The Politics of Wallonia concern the government of Wallonia, that is the southern Region of Belgium.
The capital is Namur, where are the seats of the Government of Wallonia, the Parliament of Wallonia and the Public Service of Wallonia.
Since 23 April 1993, Belgium has been a federal state, divided into three geographical regions and three linguistic communities. The Walloon Region is one of the three regions, almost totally French-speaking. The other two geographical regions are the Flemish Region, a mainly Dutch-speaking region in the north and west, and the Brussels-Capital, bilingual French-Dutch administering the city of Brussels. Some governmental competencies are exercised by the linguistic communities, of which the French community of Belgium is the largest in Wallonia, while the German-speaking community of Belgium's responsibilities are for an area within Wallonia.
The Parliament of Wallonia is a unicameral legislature of 75 members elected to serve five-year terms. It is based in the former Hospice Saint-Gilles at Namur.
The Government of Wallonia is responsible to the Parliament. Excepting cultural and education matters, which are controlled by the linguistic communities, the Walloon Region's competences include local administration, housing, transport, training, employment, health and social policy. The region administers a number of companies, including those responsible for the provision of water and public transport.
The constitutional system of Belgium grants the Walloon Region its own legislative and executive powers in the fields for which it is competent:agriculture and rural renewal
development of the territory and town planning
economy and foreign trade
employment and vocational training
the environment, water and nature conservation
local authorities, subsidized works and sports infrastructures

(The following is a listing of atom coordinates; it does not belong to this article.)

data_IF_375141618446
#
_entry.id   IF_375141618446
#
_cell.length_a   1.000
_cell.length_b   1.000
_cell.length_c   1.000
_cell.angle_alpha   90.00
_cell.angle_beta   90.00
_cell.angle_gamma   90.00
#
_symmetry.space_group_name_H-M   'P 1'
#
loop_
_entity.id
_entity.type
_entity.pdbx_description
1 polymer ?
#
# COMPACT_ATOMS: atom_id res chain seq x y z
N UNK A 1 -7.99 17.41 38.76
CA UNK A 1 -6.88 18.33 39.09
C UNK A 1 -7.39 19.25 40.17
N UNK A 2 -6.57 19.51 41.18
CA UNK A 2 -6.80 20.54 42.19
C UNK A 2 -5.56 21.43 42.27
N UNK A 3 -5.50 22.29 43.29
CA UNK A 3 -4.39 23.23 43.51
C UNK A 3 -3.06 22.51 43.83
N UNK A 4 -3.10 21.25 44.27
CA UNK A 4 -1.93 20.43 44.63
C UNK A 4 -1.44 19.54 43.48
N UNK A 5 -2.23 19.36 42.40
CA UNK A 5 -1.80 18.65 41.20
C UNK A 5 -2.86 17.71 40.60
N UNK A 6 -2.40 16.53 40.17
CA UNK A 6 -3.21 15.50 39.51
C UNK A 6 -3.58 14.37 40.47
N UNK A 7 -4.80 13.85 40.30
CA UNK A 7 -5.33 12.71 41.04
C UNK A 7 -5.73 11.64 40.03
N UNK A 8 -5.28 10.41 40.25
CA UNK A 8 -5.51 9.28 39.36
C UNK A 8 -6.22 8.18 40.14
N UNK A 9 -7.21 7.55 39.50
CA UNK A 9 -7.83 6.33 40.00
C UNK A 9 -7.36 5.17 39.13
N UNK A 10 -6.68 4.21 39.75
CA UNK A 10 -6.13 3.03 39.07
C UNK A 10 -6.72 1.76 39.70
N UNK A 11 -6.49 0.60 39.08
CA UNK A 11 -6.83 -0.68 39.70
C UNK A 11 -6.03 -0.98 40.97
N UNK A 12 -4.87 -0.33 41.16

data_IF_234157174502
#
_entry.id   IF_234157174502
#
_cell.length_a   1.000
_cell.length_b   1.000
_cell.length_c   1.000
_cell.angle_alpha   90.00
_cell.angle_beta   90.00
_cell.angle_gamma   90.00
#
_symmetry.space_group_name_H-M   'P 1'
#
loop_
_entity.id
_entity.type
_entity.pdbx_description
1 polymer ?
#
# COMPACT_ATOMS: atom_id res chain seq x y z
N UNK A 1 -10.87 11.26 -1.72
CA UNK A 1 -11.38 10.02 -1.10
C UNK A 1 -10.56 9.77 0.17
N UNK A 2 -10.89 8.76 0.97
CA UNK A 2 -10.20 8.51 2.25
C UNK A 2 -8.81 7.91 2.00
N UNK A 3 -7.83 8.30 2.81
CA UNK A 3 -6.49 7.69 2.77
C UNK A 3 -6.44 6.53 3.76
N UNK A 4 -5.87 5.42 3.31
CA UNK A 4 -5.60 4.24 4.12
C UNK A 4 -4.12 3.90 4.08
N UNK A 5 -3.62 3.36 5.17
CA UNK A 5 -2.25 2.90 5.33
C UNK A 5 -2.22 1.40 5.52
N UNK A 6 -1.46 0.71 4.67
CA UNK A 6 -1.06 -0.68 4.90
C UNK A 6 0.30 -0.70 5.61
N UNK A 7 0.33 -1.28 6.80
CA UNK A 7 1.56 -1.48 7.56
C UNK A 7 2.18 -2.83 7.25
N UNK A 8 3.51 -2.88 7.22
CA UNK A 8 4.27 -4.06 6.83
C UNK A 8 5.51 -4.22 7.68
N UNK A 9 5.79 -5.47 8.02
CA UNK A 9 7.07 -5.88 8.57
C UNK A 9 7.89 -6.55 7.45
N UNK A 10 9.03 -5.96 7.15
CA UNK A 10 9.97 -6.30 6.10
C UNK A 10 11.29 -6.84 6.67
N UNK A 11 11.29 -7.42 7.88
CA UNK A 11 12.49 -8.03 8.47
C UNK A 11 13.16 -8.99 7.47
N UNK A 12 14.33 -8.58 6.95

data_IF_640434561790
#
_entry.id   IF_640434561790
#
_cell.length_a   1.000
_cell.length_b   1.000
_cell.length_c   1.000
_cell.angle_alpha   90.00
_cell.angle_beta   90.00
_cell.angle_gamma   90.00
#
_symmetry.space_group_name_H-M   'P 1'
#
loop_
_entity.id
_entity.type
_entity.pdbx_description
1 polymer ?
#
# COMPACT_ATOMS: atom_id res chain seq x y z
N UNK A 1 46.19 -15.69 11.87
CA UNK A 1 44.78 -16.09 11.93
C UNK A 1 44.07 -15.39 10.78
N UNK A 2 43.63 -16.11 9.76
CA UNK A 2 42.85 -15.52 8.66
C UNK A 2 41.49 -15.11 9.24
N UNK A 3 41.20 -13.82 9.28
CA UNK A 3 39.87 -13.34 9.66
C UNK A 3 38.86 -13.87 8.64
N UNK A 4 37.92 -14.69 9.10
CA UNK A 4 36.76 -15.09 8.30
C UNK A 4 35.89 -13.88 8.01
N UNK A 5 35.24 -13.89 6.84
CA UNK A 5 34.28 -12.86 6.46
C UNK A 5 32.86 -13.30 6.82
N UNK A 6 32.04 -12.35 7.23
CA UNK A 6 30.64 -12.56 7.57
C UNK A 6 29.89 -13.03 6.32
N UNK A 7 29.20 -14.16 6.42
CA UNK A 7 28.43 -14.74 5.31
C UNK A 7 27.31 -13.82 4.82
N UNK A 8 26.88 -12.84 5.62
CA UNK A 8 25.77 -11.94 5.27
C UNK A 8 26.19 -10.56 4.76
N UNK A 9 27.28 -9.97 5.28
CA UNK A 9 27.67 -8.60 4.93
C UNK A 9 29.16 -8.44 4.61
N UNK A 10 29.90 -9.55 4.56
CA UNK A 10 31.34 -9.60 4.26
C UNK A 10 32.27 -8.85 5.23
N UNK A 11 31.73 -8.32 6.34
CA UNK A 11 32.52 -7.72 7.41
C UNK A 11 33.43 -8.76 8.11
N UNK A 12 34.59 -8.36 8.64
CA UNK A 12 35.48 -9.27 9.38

scientific research, new technologies and energy
health and social affairs
tourism and heritage
regional transport, mobility and public works.
The directly elected Walloon Parliament was created in June 1995, replacing the Conseil régional wallon (Regional Council of Wallonia). This first sat on 15 October 1980 and was composed of members of the Belgian Chamber of People's Representatives and the Belgian Senate elected from Wallonia.
The parliament exercises several functions:It discusses and passes decrees, and they can take initiatives to draw them up. After this, decrees are sanctioned and promulgated by the Walloon Government.
It controls the Walloon Government. Control is exercised via the vote.
It ratifies the international treaties linked to its powers.
The composition of the parliament for the 2004-2009 legislature was as follows:Parti Socialiste (PS) : 34
Mouvement réformateur (MR) : 20
Centre démocrate humaniste (CDh) : 14
Front national (FN) : 4
Ecolo : 3
The president of the parliament was José Happart (PS), the Vice-Presidents were Véronique Cornet (MR), Michel Lebrun (CDh) and Charles Janssens (PS).
The composition of the parliament for the 2009-2014 legislature is as follows:Parti Socialiste (PS) : 29
Mouvement réformateur (MR) : 19
Ecolo : 14
Centre démocrate humaniste (CDh) : 13
The president of the parliament is Emily Hoyos.
The new coalition government is gathering the PS, the CDH and Ecolo and has the same minister-president.
The 75 members of the parliament (except German-speaking members, who are substituted by French-speaking members from the same party), together with 19 French-speaking members elected by the Parliament of the Brussels-Capital Region, form the Parliament of the French Community. Since 1999 elections have been held together with those for the European Parliament.
The Walloon Government is the executive body of the Walloon Region. Following the 25 May 2014 election, PS (30 seats) and CDH (13 seats) parties formed a coalition.
The Government of the French Community and the Government of the German-speaking Community are the executive bodies of respectively the French and German-speaking Communities.